Gateway Gazette

Off Target: How Income Inequality Affects Monetary Policy Effectiveness

January 28, 2020—The Bank of Canada should weigh how income inequality affects monetary policy effectiveness as it pursues its 2 percent inflation target, says a new report from the C.D. Howe Institute.

In “Monetary Policy, Income Inequality, and Inflation—What’s the Link?” authors Jeremy Kronick and Francisco Villarreal investigate the link between monetary policy, income inequality and inflation in Canada, and explore why and how inflation plays a role.

Income inequality largely increased from the time the Bank of Canada began targeting inflation, through the late 1990s to the early 2000s, and flattened or decreased after the 2008 financial crisis.

Against this backdrop, the authors show that expansionary monetary policy shocks, triggered by a lower than expected bank rate, lead to increasing income inequality, whereas contractionary monetary policy shocks help reduce income inequality. The authors then show that these effects are asymmetric, with expansionary shocks having a greater impact on income inequality than contractionary shocks.

While the effect of a contractionary monetary policy shock reduces inflation, an expansionary shock has a mostly insignificant effect on inflation.

The reason: expansionary monetary policy shocks result in a higher share of national income shifting to higher income households, who consume less as a percentage of their income, dampening the increase in aggregate demand, and, therefore, inflation. “With expansionary monetary policy, more resources end up in the hands of capital owners, who tend to be better off than lower-income wage earners, and consume less out of their income,” says Kronick. “This has a dampening effect on inflation, and may help explain part of the tepid response to expansionary monetary policy in the post-crisis period.”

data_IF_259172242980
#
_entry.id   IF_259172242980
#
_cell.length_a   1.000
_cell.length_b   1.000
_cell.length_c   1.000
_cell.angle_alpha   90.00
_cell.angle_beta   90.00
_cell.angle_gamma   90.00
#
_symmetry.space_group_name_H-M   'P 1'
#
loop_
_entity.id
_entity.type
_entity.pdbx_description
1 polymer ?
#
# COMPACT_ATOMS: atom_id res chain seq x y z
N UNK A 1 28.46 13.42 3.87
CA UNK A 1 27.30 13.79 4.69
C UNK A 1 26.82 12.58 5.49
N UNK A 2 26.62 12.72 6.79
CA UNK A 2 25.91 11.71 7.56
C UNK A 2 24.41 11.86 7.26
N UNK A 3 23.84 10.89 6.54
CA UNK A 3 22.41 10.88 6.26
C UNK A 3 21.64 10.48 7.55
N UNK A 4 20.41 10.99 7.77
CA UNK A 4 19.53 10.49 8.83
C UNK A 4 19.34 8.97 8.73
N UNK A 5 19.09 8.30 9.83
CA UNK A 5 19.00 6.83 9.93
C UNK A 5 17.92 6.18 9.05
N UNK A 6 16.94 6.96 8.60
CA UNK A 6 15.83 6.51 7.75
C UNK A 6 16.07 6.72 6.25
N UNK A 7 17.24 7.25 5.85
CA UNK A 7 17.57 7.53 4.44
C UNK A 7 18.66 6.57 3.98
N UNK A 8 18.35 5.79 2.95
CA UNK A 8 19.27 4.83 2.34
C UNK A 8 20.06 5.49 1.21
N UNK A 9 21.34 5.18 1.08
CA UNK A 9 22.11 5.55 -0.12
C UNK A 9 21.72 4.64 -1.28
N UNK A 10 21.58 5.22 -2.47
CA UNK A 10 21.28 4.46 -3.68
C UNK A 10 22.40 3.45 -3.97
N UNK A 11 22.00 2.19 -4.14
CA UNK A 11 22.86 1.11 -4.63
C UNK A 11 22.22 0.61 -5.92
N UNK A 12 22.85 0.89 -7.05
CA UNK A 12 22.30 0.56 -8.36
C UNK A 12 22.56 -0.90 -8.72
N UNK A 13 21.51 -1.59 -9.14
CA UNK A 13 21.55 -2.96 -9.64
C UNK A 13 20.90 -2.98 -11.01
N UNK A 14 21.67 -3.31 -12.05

Although the central bank is not responsible for inequality directly, the authors’ results make clear that not accounting for the differing responses of income groups may lead to false interpretations by central bankers of the likely impact of a monetary policy shock on inflation.

“Our results lead to one particularly important conclusion for monetary policy,” write Kronick and Villarreal. “Namely, that the Bank of Canada needs to account for the impact of income inequality when modeling how inflation will respond to a change in the overnight rate.”

The C.D. Howe Institute is an independent not-for-profit research institute whose mission is to raise living standards by fostering economically sound public policies. Widely considered to be Canada’s most influential think tank, the Institute is a trusted source of essential policy intelligence, distinguished by research that is nonpartisan, evidence-based and subject to definitive expert review.

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